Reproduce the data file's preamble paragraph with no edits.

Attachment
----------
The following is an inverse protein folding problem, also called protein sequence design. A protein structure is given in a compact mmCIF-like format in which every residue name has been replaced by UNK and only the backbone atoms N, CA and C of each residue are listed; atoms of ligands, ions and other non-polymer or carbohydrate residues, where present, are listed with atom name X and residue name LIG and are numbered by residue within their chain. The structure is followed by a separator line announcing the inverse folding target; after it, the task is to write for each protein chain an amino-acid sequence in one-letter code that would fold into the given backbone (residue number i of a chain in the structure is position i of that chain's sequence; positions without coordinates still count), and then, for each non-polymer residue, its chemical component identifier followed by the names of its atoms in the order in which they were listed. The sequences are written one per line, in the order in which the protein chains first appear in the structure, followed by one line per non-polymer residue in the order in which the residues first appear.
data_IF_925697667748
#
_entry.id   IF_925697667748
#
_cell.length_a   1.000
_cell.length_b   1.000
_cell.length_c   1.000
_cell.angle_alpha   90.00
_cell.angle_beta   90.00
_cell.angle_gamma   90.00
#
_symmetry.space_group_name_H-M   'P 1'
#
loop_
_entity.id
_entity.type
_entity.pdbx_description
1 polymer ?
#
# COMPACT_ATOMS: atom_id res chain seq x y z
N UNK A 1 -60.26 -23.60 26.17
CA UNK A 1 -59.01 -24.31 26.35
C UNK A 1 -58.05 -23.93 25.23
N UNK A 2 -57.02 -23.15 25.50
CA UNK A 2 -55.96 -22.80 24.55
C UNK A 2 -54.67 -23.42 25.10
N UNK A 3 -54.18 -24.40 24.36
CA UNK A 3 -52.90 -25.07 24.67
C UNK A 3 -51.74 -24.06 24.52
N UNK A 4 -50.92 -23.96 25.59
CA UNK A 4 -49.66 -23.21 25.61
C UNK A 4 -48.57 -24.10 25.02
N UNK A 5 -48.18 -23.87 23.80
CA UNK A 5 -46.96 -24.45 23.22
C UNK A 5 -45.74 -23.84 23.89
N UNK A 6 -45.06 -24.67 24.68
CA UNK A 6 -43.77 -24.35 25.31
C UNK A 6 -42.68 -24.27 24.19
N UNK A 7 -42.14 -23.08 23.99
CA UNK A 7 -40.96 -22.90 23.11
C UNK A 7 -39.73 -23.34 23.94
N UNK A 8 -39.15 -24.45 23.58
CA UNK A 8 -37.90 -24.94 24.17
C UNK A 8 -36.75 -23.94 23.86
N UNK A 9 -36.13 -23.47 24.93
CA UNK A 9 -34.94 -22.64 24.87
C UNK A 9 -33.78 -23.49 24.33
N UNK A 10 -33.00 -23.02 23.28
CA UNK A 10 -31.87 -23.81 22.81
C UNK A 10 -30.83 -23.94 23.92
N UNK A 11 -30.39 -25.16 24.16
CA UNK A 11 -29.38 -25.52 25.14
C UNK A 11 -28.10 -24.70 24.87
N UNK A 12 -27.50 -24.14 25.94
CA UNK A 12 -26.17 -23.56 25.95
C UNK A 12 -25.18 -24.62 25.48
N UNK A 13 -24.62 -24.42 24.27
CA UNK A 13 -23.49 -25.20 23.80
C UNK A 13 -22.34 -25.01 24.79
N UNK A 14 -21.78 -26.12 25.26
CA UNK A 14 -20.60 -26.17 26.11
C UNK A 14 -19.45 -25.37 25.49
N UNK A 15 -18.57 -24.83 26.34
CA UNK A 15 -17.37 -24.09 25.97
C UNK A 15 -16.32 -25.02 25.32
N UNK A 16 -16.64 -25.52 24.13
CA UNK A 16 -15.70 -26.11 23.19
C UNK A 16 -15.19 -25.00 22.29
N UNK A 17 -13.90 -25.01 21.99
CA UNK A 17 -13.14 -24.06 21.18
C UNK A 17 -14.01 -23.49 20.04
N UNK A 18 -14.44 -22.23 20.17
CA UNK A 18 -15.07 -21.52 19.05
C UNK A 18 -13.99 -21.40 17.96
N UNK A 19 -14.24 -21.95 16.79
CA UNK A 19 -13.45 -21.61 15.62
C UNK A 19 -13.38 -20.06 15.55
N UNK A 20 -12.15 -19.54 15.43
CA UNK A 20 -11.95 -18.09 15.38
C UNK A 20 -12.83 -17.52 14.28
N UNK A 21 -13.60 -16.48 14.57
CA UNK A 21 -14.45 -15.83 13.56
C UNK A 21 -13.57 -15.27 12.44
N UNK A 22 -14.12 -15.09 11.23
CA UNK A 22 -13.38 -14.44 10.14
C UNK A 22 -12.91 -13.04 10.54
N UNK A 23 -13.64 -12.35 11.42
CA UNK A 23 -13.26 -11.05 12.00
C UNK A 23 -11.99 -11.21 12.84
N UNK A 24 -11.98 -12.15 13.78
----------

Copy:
The following is an inverse protein folding problem, also called protein sequence design. A protein structure is given in a compact mmCIF-like format in which every residue name has been replaced by UNK and only the backbone atoms N, CA and C of each residue are listed; atoms of ligands, ions and other non-polymer or carbohydrate residues, where present, are listed with atom name X and residue name LIG and are numbered by residue within their chain. The structure is followed by a separator line announcing the inverse folding target; after it, the task is to write for each protein chain an amino-acid sequence in one-letter code that would fold into the given backbone (residue number i of a chain in the structure is position i of that chain's sequence; positions without coordinates still count), and then, for each non-polymer residue, its chemical component identifier followed by the names of its atoms in the order in which they were listed. The sequences are written one per line, in the order in which the protein chains first appear in the structure, followed by one line per non-polymer residue in the order in which the residues first appear.